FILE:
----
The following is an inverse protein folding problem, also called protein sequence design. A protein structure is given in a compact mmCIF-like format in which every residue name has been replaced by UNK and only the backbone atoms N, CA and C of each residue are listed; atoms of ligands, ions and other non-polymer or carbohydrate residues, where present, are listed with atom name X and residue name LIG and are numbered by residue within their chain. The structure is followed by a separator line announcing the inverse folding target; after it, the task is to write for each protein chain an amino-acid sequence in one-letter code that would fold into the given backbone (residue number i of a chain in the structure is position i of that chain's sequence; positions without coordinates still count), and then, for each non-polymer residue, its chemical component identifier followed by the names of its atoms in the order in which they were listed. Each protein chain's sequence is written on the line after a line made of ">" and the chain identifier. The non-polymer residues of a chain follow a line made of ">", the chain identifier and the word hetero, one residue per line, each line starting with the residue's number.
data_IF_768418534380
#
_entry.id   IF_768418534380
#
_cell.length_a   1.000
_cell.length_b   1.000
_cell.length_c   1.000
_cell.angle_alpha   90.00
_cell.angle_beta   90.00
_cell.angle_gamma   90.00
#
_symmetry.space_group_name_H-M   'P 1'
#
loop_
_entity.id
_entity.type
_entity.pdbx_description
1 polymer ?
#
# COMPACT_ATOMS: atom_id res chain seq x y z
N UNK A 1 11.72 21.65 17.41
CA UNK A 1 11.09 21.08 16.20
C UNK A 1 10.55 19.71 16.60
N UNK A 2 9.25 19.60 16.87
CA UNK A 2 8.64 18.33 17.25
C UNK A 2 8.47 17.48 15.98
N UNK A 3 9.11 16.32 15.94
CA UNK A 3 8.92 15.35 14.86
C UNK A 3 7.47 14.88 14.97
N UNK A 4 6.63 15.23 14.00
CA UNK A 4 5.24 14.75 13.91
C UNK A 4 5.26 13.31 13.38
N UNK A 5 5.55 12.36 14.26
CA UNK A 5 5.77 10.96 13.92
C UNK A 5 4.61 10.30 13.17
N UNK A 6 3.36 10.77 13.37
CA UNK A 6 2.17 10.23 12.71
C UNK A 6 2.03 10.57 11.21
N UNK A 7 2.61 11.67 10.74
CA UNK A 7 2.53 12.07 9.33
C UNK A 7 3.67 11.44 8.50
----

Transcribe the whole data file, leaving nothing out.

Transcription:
The following is an inverse protein folding problem, also called protein sequence design. A protein structure is given in a compact mmCIF-like format in which every residue name has been replaced by UNK and only the backbone atoms N, CA and C of each residue are listed; atoms of ligands, ions and other non-polymer or carbohydrate residues, where present, are listed with atom name X and residue name LIG and are numbered by residue within their chain. The structure is followed by a separator line announcing the inverse folding target; after it, the task is to write for each protein chain an amino-acid sequence in one-letter code that would fold into the given backbone (residue number i of a chain in the structure is position i of that chain's sequence; positions without coordinates still count), and then, for each non-polymer residue, its chemical component identifier followed by the names of its atoms in the order in which they were listed. Each protein chain's sequence is written on the line after a line made of ">" and the chain identifier. The non-polymer residues of a chain follow a line made of ">", the chain identifier and the word hetero, one residue per line, each line starting with the residue's number.
data_IF_768418534380
#
_entry.id   IF_768418534380
#
_cell.length_a   1.000
_cell.length_b   1.000
_cell.length_c   1.000
_cell.angle_alpha   90.00
_cell.angle_beta   90.00
_cell.angle_gamma   90.00
#
_symmetry.space_group_name_H-M   'P 1'
#
loop_
_entity.id
_entity.type
_entity.pdbx_description
1 polymer ?
#
# COMPACT_ATOMS: atom_id res chain seq x y z
N UNK A 1 11.72 21.65 17.41
CA UNK A 1 11.09 21.08 16.20
C UNK A 1 10.55 19.71 16.60
N UNK A 2 9.25 19.60 16.87
CA UNK A 2 8.64 18.33 17.25
C UNK A 2 8.47 17.48 15.98
N UNK A 3 9.11 16.32 15.94
CA UNK A 3 8.92 15.35 14.86
C UNK A 3 7.47 14.88 14.97
N UNK A 4 6.63 15.23 14.00
CA UNK A 4 5.24 14.75 13.91
C UNK A 4 5.26 13.31 13.38
N UNK A 5 5.55 12.36 14.26
CA UNK A 5 5.77 10.96 13.92
C UNK A 5 4.61 10.30 13.17
N UNK A 6 3.36 10.77 13.37
CA UNK A 6 2.17 10.23 12.71
C UNK A 6 2.03 10.57 11.21
N UNK A 7 2.61 11.67 10.74
CA UNK A 7 2.53 12.07 9.33
C UNK A 7 3.67 11.44 8.50